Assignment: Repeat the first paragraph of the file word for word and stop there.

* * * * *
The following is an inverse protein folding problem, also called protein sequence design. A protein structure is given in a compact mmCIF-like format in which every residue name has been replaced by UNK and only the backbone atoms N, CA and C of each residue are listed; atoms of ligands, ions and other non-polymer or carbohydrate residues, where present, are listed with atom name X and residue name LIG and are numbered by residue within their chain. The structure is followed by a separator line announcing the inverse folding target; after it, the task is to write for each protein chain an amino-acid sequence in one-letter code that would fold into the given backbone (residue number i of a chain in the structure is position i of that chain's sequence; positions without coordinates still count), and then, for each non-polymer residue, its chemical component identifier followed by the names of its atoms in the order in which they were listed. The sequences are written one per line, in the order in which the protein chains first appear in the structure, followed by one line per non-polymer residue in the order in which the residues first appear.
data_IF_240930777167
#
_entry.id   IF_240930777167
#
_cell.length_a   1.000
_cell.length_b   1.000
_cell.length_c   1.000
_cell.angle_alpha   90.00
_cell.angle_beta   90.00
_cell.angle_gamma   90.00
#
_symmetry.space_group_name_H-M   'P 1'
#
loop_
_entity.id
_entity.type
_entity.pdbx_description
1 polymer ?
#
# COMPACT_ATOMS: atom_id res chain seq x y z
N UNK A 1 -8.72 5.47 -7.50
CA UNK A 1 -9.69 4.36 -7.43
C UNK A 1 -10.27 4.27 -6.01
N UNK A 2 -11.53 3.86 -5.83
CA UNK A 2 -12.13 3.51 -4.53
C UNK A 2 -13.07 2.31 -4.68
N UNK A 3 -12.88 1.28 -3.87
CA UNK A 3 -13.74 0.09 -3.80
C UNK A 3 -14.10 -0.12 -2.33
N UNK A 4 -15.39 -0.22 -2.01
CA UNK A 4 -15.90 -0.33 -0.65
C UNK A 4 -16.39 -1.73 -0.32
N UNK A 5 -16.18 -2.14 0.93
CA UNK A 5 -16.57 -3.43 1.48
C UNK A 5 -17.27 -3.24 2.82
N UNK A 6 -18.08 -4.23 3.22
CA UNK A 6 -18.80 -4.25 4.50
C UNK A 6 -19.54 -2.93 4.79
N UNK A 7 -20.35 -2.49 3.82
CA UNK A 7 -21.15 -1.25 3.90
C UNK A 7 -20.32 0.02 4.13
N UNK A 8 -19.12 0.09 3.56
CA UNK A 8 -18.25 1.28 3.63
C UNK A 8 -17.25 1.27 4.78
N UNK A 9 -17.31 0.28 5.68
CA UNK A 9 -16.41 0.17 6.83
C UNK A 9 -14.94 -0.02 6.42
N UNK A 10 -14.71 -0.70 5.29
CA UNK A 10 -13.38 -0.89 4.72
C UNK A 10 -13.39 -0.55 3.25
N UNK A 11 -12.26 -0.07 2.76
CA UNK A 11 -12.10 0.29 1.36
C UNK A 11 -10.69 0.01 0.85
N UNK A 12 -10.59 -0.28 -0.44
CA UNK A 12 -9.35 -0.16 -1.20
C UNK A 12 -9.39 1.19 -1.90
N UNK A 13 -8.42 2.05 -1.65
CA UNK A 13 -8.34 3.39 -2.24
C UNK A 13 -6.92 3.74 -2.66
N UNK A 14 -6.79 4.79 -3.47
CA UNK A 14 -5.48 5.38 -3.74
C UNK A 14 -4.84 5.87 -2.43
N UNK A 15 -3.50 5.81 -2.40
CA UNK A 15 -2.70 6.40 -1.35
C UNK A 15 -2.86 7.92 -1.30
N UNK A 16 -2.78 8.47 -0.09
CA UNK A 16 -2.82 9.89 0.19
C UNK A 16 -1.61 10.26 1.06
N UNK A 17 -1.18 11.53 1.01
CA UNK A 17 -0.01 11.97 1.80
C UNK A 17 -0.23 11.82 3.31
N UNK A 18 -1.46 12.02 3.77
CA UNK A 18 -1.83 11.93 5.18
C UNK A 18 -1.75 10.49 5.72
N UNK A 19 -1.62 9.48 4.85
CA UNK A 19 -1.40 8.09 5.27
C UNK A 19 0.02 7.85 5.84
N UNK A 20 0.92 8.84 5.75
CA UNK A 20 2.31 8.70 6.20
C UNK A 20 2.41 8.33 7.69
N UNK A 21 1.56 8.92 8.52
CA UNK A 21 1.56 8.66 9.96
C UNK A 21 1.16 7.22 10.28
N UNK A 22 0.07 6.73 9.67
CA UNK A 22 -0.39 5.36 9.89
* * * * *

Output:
The following is an inverse protein folding problem, also called protein sequence design. A protein structure is given in a compact mmCIF-like format in which every residue name has been replaced by UNK and only the backbone atoms N, CA and C of each residue are listed; atoms of ligands, ions and other non-polymer or carbohydrate residues, where present, are listed with atom name X and residue name LIG and are numbered by residue within their chain. The structure is followed by a separator line announcing the inverse folding target; after it, the task is to write for each protein chain an amino-acid sequence in one-letter code that would fold into the given backbone (residue number i of a chain in the structure is position i of that chain's sequence; positions without coordinates still count), and then, for each non-polymer residue, its chemical component identifier followed by the names of its atoms in the order in which they were listed. The sequences are written one per line, in the order in which the protein chains first appear in the structure, followed by one line per non-polymer residue in the order in which the residues first appear.